The Recording Industry Association of America (RIAA) has revived its long-running campaign to stem file-swapping through legal action, suing 750 alleged file sharers across the U.S. for copyright infringement.
The latest batch of suits included 25 users on 13 university campuses around the country and like past batches focuses on users of peer-to-peer services such as eDonkey, Kazaa, LimeWire and Grokster.
In addition, the RIAA said it filed another 213 suits against defendants whose names were discovered through earlier legal action but have not settled suits.
“Our legal efforts help build an essential foundation for the continued development of the legal online music marketplace,” RIAA President Cary Sherman said. “On that count, we continue to see promising developments.”
Sherman noted the rise of legitimate downloading services, with industry data showing 58 million tracks downloaded from licensed sites in the first six months of the year. To emphasize the rise of such services, the RIAA issued the first of what it said will be annual awards to various artists whose songs are among the popular downloads.
“In order for legitimate services to continue their growth, we cannot ignore those who take and distribute music illegally,” Sherman said. “There must be consequences to breaking the law or illegal downloading will cripple the music community’s ability to support itself now or invest in the future.”
The suits were filed in 33 states and the District of Columbia. Current estimates put the total number of legal actions filed at nearly 6,000 and the average cost of settling the claims at less than US$10,000, depending upon the extent of the swapping alleged.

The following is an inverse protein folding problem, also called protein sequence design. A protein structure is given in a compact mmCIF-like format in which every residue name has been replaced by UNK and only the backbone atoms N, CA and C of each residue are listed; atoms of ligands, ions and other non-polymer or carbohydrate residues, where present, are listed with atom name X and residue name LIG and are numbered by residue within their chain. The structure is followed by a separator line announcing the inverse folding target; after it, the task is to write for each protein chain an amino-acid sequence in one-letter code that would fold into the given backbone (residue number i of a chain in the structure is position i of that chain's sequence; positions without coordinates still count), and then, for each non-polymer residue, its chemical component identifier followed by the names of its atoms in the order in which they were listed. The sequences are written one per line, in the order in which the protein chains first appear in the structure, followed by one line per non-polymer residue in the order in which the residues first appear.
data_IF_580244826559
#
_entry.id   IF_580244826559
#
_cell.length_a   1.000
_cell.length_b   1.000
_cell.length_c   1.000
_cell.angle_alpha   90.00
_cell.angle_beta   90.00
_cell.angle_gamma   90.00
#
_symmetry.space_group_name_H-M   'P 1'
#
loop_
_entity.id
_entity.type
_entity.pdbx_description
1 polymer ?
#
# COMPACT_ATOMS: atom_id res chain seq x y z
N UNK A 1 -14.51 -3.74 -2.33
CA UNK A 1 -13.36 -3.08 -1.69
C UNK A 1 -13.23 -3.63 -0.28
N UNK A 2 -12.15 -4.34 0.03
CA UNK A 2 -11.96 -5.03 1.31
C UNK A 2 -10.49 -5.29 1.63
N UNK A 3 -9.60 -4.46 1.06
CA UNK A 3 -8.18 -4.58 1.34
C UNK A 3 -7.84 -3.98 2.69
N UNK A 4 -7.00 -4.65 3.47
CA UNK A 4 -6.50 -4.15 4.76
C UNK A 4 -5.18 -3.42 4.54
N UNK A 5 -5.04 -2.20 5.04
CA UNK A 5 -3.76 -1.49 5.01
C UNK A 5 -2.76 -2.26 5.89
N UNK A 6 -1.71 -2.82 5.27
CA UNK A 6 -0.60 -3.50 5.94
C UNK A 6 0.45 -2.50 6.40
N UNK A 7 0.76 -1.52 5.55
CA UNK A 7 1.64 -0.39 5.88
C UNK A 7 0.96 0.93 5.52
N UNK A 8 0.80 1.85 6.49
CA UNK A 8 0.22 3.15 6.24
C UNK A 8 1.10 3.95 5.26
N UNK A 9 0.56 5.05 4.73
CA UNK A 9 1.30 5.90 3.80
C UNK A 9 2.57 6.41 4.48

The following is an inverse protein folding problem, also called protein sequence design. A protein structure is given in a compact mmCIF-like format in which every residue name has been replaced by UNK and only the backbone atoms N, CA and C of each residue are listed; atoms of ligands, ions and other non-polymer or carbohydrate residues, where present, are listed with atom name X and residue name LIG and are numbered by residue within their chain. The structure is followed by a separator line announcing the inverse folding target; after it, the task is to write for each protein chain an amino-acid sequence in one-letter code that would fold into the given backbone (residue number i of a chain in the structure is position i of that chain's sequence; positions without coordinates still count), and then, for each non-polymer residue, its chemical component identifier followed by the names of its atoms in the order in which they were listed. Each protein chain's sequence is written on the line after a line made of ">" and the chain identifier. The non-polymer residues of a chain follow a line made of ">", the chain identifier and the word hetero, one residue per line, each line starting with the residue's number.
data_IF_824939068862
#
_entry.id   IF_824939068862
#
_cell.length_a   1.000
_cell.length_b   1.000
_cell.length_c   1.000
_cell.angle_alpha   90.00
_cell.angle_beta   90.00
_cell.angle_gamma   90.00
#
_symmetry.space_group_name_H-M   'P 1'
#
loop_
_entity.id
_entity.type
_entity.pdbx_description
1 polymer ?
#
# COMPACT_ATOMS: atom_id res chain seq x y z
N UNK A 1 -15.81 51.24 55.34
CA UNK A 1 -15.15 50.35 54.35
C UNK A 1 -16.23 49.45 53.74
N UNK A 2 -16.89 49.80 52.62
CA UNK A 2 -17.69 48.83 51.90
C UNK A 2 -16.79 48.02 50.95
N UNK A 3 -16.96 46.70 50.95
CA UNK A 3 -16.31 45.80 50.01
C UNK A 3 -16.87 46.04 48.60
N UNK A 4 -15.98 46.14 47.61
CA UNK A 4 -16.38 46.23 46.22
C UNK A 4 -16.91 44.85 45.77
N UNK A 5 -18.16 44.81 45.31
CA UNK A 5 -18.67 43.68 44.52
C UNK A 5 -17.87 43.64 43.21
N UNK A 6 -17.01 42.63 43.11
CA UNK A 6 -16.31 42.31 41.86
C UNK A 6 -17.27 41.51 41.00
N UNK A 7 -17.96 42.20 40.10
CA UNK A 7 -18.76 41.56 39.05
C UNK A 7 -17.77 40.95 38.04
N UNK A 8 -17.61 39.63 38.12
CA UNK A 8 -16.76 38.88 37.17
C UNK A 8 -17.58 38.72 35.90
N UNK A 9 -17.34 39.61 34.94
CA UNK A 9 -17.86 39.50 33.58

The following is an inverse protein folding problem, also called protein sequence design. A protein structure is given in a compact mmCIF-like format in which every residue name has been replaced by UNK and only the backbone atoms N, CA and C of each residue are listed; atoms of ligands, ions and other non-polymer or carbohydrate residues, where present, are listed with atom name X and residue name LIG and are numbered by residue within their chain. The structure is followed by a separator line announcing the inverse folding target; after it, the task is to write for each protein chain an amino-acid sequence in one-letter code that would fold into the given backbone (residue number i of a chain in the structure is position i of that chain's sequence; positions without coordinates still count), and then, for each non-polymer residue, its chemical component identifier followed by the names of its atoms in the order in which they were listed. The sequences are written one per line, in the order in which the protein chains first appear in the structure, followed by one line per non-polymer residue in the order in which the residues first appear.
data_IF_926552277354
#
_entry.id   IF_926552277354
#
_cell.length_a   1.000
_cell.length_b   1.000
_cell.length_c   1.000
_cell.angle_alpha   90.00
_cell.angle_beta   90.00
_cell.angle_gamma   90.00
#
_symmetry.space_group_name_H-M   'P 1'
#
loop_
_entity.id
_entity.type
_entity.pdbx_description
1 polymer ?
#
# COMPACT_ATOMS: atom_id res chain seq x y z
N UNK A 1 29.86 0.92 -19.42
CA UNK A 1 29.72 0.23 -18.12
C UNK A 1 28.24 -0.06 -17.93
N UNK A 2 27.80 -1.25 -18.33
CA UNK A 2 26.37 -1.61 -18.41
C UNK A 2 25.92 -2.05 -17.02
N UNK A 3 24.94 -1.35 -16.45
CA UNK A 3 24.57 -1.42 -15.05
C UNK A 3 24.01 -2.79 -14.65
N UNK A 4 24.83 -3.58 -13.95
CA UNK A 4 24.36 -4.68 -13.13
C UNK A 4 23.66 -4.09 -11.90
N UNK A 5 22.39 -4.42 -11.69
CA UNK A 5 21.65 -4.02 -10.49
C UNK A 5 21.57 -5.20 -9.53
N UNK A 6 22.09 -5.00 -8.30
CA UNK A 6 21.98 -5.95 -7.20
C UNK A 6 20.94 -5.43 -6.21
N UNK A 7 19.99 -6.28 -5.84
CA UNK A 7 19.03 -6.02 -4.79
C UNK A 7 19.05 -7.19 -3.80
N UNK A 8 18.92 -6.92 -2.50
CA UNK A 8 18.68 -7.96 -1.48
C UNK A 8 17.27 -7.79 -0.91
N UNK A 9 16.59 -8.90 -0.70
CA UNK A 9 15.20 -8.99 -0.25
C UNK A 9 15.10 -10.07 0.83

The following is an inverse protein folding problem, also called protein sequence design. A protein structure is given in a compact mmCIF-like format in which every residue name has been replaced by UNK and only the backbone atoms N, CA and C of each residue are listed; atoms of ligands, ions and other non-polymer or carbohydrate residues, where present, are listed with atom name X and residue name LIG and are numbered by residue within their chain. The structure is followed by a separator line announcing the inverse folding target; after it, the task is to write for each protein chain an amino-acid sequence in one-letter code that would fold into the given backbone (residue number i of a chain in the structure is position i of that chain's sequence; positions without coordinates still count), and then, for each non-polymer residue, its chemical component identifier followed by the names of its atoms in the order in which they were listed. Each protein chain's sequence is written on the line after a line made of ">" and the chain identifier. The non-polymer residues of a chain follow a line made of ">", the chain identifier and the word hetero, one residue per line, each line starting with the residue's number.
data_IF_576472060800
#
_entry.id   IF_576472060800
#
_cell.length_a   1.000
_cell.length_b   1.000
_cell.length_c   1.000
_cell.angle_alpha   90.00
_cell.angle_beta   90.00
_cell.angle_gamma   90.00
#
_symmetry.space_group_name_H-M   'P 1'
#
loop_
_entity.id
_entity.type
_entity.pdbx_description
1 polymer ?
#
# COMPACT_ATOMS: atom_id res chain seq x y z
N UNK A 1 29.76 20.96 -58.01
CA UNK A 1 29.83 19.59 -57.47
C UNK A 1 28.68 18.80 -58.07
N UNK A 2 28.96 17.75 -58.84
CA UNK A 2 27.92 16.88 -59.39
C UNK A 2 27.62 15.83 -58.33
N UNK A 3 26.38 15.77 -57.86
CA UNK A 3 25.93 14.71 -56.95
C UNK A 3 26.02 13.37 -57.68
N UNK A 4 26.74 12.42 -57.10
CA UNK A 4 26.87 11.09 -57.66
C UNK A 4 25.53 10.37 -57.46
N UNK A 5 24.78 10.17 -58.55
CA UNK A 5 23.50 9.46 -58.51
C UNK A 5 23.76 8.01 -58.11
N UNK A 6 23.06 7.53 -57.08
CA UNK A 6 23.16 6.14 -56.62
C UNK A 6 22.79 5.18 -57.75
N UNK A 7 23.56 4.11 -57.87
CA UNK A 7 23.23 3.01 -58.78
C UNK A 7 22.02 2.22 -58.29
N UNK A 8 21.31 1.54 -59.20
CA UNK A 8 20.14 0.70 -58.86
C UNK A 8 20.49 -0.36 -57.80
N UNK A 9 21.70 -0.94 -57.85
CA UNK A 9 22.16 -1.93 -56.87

Among the campuses where file-swappers allegedly used networks to share music are Indiana State University, Iowa State University, Ohio State University, the State University of New York and the University of Southern Mississippi.
More P2P, or Less?
The latest suits come on the heels a report that seeks to debunk the notion that P2P file-sharing traffic has declined as a result of the RIAA’s barrage of legal action.
The report argues that “the P2P battle seems to be entering a new phase with the P2P community making its second comeback.”
Thomas Karagiannis, a professor at the University of California at Riverside who co-authored the report, said efforts to disguise and hide P2P traffic are leading to undercounting of its use and will make it harder to identify file-sharers.
“Accurate measurements suggest P2P traffic has never declined,” he said. “If anything, there has been an increase in the past year. The traffic is becoming harder to detect and measure.”
The RIAA questioned the data used in the report and argued that its actions have helped revive music sales and curb illegal sharing.
The RIAA certainly appears undeterred and has made it clear it will continue to pursue file-swappers aggressively. In fact, it recently has seen its tactics adopted by music industry groups in the UK and Europe, despite the occasional black eye from bad publicity, such as when a 12-year-old was among those caught in the legal web.
But Forrester Research analyst Paul Jackson said the industry knows it has to do what it can to prevent swapping of copyrighted material from becoming an accepted, mainstream practice in the U.S., especially among young people.
That has already occurred in some parts of Europe, where legitimate download sites have been slower to take off amid customer reluctance to pay for what’s widely available for free.
“Download sites can be a double-edged sword,” he said. “They sell music but they also make people comfortable with using the Web to obtain music. The industry wants to ensure that people don’t get so comfortable they start swapping instead of buying.”